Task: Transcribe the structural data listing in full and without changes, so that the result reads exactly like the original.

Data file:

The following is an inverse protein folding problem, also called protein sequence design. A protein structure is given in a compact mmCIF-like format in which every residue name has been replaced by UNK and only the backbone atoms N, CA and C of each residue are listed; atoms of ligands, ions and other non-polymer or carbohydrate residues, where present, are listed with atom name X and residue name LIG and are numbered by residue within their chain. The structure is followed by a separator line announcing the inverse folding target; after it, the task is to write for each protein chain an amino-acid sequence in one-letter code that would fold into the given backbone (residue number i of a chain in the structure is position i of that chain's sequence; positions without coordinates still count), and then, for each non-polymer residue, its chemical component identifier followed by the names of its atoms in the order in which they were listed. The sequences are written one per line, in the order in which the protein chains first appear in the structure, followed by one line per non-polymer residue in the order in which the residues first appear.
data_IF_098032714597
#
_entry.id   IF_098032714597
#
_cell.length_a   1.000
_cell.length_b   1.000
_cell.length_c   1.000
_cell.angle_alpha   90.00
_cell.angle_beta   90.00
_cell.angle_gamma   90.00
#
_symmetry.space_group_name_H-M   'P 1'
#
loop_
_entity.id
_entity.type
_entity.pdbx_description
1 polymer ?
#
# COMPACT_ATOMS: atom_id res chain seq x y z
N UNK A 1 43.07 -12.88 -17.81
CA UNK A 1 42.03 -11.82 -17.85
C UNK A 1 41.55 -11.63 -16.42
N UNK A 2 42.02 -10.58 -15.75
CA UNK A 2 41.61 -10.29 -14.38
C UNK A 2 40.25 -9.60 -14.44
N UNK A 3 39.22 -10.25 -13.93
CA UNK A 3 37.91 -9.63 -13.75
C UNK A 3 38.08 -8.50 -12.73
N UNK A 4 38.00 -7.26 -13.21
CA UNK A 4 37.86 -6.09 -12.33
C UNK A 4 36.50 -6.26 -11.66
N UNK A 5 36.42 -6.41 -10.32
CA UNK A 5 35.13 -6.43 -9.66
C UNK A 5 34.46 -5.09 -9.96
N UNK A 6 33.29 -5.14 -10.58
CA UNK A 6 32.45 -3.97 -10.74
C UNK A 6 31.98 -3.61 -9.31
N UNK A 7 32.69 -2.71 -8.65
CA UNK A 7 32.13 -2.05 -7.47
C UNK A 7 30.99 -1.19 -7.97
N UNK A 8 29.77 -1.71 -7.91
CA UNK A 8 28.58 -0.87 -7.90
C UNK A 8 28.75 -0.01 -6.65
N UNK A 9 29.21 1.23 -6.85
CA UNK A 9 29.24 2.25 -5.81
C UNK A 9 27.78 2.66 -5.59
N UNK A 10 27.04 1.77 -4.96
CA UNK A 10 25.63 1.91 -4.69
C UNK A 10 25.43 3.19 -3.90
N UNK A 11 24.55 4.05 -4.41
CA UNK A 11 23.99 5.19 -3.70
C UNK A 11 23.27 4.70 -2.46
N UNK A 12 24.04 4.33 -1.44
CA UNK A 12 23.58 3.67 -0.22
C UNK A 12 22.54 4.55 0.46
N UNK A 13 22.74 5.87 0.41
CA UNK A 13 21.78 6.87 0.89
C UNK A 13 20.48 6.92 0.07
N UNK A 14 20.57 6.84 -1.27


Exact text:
The following is an inverse protein folding problem, also called protein sequence design. A protein structure is given in a compact mmCIF-like format in which every residue name has been replaced by UNK and only the backbone atoms N, CA and C of each residue are listed; atoms of ligands, ions and other non-polymer or carbohydrate residues, where present, are listed with atom name X and residue name LIG and are numbered by residue within their chain. The structure is followed by a separator line announcing the inverse folding target; after it, the task is to write for each protein chain an amino-acid sequence in one-letter code that would fold into the given backbone (residue number i of a chain in the structure is position i of that chain's sequence; positions without coordinates still count), and then, for each non-polymer residue, its chemical component identifier followed by the names of its atoms in the order in which they were listed. The sequences are written one per line, in the order in which the protein chains first appear in the structure, followed by one line per non-polymer residue in the order in which the residues first appear.
data_IF_098032714597
#
_entry.id   IF_098032714597
#
_cell.length_a   1.000
_cell.length_b   1.000
_cell.length_c   1.000
_cell.angle_alpha   90.00
_cell.angle_beta   90.00
_cell.angle_gamma   90.00
#
_symmetry.space_group_name_H-M   'P 1'
#
loop_
_entity.id
_entity.type
_entity.pdbx_description
1 polymer ?
#
# COMPACT_ATOMS: atom_id res chain seq x y z
N UNK A 1 43.07 -12.88 -17.81
CA UNK A 1 42.03 -11.82 -17.85
C UNK A 1 41.55 -11.63 -16.42
N UNK A 2 42.02 -10.58 -15.75
CA UNK A 2 41.61 -10.29 -14.38
C UNK A 2 40.25 -9.60 -14.44
N UNK A 3 39.22 -10.25 -13.93
CA UNK A 3 37.91 -9.63 -13.75
C UNK A 3 38.08 -8.50 -12.73
N UNK A 4 38.00 -7.26 -13.21
CA UNK A 4 37.86 -6.09 -12.33
C UNK A 4 36.50 -6.26 -11.66
N UNK A 5 36.42 -6.41 -10.32
CA UNK A 5 35.13 -6.43 -9.66
C UNK A 5 34.46 -5.09 -9.96
N UNK A 6 33.29 -5.14 -10.58
CA UNK A 6 32.45 -3.97 -10.74
C UNK A 6 31.98 -3.61 -9.31
N UNK A 7 32.69 -2.71 -8.65
CA UNK A 7 32.13 -2.05 -7.47
C UNK A 7 30.99 -1.19 -7.97
N UNK A 8 29.77 -1.71 -7.91
CA UNK A 8 28.58 -0.87 -7.90
C UNK A 8 28.75 -0.01 -6.65
N UNK A 9 29.21 1.23 -6.85
CA UNK A 9 29.24 2.25 -5.81
C UNK A 9 27.78 2.66 -5.59
N UNK A 10 27.04 1.77 -4.96
CA UNK A 10 25.63 1.91 -4.69
C UNK A 10 25.43 3.19 -3.90
N UNK A 11 24.55 4.05 -4.41
CA UNK A 11 23.99 5.19 -3.70
C UNK A 11 23.27 4.70 -2.46
N UNK A 12 24.04 4.33 -1.44
CA UNK A 12 23.58 3.67 -0.22
C UNK A 12 22.54 4.55 0.46
N UNK A 13 22.74 5.87 0.41
CA UNK A 13 21.78 6.87 0.89
C UNK A 13 20.48 6.92 0.07
N UNK A 14 20.57 6.84 -1.27